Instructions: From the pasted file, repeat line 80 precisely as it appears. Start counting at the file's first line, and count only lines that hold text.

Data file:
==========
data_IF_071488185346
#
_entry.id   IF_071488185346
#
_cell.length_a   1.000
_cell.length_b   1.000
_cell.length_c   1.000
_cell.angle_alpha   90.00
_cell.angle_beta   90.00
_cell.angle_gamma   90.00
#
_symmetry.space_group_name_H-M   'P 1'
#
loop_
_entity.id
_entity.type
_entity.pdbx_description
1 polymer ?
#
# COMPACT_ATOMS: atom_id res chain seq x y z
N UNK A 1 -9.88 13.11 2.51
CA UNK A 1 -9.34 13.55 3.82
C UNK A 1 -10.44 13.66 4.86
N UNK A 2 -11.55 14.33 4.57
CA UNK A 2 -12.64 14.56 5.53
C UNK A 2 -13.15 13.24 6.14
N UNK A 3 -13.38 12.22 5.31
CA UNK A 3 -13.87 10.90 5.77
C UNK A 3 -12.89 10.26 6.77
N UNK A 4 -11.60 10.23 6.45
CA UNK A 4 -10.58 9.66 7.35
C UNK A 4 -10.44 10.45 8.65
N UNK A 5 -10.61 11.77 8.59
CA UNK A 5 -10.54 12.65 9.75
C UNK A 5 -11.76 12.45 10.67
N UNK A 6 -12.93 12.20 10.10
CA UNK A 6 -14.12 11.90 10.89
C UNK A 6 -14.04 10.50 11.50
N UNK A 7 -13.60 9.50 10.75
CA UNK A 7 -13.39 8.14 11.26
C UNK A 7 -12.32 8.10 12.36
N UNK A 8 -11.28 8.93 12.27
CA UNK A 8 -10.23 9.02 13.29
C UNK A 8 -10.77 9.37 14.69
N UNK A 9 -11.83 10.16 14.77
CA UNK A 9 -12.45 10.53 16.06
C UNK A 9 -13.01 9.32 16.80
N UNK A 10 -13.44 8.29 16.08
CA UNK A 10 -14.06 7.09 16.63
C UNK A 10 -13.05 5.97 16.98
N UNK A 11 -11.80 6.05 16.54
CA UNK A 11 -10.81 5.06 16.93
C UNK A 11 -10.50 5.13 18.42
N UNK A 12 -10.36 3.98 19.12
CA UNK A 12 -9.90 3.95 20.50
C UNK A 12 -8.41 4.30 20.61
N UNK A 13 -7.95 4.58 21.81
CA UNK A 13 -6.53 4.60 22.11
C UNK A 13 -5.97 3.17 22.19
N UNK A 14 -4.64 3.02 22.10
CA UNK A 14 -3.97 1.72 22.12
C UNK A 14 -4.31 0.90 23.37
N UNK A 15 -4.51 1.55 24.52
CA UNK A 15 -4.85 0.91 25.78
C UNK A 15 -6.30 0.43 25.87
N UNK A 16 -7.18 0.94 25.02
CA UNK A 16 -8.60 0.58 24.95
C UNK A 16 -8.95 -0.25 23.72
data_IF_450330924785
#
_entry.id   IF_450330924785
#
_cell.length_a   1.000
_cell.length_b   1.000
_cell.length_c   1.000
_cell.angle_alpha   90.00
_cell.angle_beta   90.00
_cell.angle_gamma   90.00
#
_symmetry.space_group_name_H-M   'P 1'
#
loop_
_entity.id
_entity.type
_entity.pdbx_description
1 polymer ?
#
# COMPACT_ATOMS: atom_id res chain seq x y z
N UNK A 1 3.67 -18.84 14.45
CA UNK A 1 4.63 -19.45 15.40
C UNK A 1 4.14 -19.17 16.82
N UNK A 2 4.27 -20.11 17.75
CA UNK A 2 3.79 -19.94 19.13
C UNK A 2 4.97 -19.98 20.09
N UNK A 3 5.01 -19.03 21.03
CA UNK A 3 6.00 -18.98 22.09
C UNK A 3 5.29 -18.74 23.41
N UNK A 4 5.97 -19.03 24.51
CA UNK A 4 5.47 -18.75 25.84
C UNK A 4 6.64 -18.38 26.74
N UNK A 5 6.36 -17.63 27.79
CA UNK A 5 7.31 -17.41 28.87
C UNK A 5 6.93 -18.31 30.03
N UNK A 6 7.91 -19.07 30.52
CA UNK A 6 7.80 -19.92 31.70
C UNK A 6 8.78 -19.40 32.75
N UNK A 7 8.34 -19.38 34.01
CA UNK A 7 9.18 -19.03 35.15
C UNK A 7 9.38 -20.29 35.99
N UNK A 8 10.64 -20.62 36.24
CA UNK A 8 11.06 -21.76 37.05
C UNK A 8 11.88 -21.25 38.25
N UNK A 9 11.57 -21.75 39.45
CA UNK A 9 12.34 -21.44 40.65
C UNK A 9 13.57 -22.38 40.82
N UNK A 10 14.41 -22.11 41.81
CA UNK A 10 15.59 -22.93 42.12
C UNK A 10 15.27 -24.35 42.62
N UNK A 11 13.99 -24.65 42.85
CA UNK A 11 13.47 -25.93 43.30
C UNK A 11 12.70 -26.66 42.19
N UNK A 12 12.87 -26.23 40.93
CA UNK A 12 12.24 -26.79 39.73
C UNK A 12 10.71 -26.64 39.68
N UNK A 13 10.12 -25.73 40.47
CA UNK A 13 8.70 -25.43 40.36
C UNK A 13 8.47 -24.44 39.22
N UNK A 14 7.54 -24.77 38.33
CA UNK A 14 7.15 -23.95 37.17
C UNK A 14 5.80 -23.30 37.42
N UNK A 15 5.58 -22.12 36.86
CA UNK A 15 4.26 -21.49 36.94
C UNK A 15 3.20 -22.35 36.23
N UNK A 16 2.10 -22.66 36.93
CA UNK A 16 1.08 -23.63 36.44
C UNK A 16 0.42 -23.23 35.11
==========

_symmetry.space_group_name_H-M   'P 1'